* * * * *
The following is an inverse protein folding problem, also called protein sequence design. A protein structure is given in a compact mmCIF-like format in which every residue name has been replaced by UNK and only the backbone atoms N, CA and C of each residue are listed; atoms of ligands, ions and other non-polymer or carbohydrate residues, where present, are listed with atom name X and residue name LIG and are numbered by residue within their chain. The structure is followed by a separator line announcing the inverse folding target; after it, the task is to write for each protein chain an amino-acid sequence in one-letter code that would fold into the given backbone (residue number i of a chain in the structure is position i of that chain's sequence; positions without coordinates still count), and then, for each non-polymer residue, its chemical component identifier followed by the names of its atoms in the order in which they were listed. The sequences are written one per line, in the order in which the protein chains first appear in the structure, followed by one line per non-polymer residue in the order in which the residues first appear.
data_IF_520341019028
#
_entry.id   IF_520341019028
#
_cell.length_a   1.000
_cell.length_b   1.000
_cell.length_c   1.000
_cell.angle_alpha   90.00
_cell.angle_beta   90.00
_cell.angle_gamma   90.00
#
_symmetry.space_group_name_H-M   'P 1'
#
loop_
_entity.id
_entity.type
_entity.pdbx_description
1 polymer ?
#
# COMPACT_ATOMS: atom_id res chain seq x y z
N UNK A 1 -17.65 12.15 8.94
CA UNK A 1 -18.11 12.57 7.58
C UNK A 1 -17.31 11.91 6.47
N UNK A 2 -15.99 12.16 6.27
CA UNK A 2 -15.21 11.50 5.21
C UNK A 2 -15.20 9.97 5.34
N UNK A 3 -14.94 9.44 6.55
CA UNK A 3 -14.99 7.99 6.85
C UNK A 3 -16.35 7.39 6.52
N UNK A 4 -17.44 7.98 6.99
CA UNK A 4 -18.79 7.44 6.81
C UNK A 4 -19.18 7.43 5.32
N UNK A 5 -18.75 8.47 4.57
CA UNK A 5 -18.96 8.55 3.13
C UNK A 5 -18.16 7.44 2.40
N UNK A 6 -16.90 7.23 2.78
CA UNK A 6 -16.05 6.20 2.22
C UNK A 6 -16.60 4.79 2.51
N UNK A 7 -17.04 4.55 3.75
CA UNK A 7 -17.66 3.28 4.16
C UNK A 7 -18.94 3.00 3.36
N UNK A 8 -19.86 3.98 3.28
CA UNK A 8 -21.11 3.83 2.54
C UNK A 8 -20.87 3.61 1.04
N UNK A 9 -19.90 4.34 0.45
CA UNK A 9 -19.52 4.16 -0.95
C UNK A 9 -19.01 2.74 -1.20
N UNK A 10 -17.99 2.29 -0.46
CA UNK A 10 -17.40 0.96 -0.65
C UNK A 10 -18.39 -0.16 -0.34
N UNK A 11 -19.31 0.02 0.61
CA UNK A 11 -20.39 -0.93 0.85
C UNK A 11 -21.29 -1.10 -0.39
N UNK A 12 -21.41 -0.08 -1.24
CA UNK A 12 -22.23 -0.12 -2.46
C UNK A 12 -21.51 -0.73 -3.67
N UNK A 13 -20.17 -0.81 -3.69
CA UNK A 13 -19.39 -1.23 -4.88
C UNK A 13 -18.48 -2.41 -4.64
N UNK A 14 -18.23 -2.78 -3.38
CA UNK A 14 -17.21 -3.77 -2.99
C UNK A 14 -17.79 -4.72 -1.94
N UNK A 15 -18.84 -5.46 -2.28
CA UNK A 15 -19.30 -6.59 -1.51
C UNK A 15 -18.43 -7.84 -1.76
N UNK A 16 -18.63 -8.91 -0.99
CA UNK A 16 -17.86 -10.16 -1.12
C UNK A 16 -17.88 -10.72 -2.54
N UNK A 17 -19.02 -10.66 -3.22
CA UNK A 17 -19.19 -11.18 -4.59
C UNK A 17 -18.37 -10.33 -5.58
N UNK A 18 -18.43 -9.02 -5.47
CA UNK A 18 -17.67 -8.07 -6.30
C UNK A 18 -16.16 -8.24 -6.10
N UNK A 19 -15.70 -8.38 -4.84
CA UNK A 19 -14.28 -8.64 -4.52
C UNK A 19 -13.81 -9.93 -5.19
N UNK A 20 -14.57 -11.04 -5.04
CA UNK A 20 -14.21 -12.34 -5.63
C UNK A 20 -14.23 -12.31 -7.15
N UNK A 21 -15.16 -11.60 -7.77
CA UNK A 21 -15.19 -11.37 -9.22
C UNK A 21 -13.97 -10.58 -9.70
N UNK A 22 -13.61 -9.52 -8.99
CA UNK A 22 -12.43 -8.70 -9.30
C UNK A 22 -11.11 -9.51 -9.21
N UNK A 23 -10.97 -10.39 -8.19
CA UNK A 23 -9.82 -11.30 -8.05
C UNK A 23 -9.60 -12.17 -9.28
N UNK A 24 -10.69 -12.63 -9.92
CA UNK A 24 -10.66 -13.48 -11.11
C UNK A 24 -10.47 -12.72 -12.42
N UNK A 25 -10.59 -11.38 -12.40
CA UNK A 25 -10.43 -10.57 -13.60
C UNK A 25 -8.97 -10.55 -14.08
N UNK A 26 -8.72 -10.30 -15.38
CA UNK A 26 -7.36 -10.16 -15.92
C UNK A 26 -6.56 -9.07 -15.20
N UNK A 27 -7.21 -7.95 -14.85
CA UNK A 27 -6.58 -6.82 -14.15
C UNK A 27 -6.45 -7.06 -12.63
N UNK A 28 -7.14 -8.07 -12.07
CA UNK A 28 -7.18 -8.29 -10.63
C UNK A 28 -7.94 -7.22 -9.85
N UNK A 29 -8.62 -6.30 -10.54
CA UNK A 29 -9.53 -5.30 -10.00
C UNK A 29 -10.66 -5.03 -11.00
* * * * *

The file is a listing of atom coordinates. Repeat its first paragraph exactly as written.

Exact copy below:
The following is an inverse protein folding problem, also called protein sequence design. A protein structure is given in a compact mmCIF-like format in which every residue name has been replaced by UNK and only the backbone atoms N, CA and C of each residue are listed; atoms of ligands, ions and other non-polymer or carbohydrate residues, where present, are listed with atom name X and residue name LIG and are numbered by residue within their chain. The structure is followed by a separator line announcing the inverse folding target; after it, the task is to write for each protein chain an amino-acid sequence in one-letter code that would fold into the given backbone (residue number i of a chain in the structure is position i of that chain's sequence; positions without coordinates still count), and then, for each non-polymer residue, its chemical component identifier followed by the names of its atoms in the order in which they were listed. The sequences are written one per line, in the order in which the protein chains first appear in the structure, followed by one line per non-polymer residue in the order in which the residues first appear.